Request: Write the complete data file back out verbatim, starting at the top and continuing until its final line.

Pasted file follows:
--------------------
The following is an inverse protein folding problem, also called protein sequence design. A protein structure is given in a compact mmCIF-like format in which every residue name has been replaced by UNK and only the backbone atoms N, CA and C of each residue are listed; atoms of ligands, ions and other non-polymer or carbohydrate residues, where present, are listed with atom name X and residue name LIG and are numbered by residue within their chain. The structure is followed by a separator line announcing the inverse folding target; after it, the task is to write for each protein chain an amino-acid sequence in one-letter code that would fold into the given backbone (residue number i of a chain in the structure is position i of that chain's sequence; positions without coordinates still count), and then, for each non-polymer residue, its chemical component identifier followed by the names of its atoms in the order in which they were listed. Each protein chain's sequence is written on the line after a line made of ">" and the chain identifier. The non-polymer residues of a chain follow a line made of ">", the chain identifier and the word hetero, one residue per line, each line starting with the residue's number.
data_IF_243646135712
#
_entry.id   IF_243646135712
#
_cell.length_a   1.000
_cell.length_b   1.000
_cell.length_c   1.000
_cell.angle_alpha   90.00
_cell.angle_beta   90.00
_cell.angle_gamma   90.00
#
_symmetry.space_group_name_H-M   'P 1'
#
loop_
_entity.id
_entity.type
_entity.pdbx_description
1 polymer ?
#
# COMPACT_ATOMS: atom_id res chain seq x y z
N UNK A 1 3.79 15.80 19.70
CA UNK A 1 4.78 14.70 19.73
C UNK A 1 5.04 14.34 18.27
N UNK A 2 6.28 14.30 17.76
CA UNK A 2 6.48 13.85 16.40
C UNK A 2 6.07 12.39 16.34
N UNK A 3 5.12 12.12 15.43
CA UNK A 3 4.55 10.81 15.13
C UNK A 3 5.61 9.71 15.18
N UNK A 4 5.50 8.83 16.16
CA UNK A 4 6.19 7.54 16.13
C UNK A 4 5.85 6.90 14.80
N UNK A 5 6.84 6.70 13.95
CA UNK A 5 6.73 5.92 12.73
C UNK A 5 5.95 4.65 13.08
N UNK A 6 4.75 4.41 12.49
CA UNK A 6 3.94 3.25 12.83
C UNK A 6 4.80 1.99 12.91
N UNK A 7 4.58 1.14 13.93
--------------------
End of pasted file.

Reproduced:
The following is an inverse protein folding problem, also called protein sequence design. A protein structure is given in a compact mmCIF-like format in which every residue name has been replaced by UNK and only the backbone atoms N, CA and C of each residue are listed; atoms of ligands, ions and other non-polymer or carbohydrate residues, where present, are listed with atom name X and residue name LIG and are numbered by residue within their chain. The structure is followed by a separator line announcing the inverse folding target; after it, the task is to write for each protein chain an amino-acid sequence in one-letter code that would fold into the given backbone (residue number i of a chain in the structure is position i of that chain's sequence; positions without coordinates still count), and then, for each non-polymer residue, its chemical component identifier followed by the names of its atoms in the order in which they were listed. Each protein chain's sequence is written on the line after a line made of ">" and the chain identifier. The non-polymer residues of a chain follow a line made of ">", the chain identifier and the word hetero, one residue per line, each line starting with the residue's number.
data_IF_243646135712
#
_entry.id   IF_243646135712
#
_cell.length_a   1.000
_cell.length_b   1.000
_cell.length_c   1.000
_cell.angle_alpha   90.00
_cell.angle_beta   90.00
_cell.angle_gamma   90.00
#
_symmetry.space_group_name_H-M   'P 1'
#
loop_
_entity.id
_entity.type
_entity.pdbx_description
1 polymer ?
#
# COMPACT_ATOMS: atom_id res chain seq x y z
N UNK A 1 3.79 15.80 19.70
CA UNK A 1 4.78 14.70 19.73
C UNK A 1 5.04 14.34 18.27
N UNK A 2 6.28 14.30 17.76
CA UNK A 2 6.48 13.85 16.40
C UNK A 2 6.07 12.39 16.34
N UNK A 3 5.12 12.12 15.43
CA UNK A 3 4.55 10.81 15.13
C UNK A 3 5.61 9.71 15.18
N UNK A 4 5.50 8.83 16.16
CA UNK A 4 6.19 7.54 16.13
C UNK A 4 5.85 6.90 14.80
N UNK A 5 6.84 6.70 13.95
CA UNK A 5 6.73 5.92 12.73
C UNK A 5 5.95 4.65 13.08
N UNK A 6 4.75 4.41 12.49
CA UNK A 6 3.94 3.25 12.83
C UNK A 6 4.80 1.99 12.91
N UNK A 7 4.58 1.14 13.93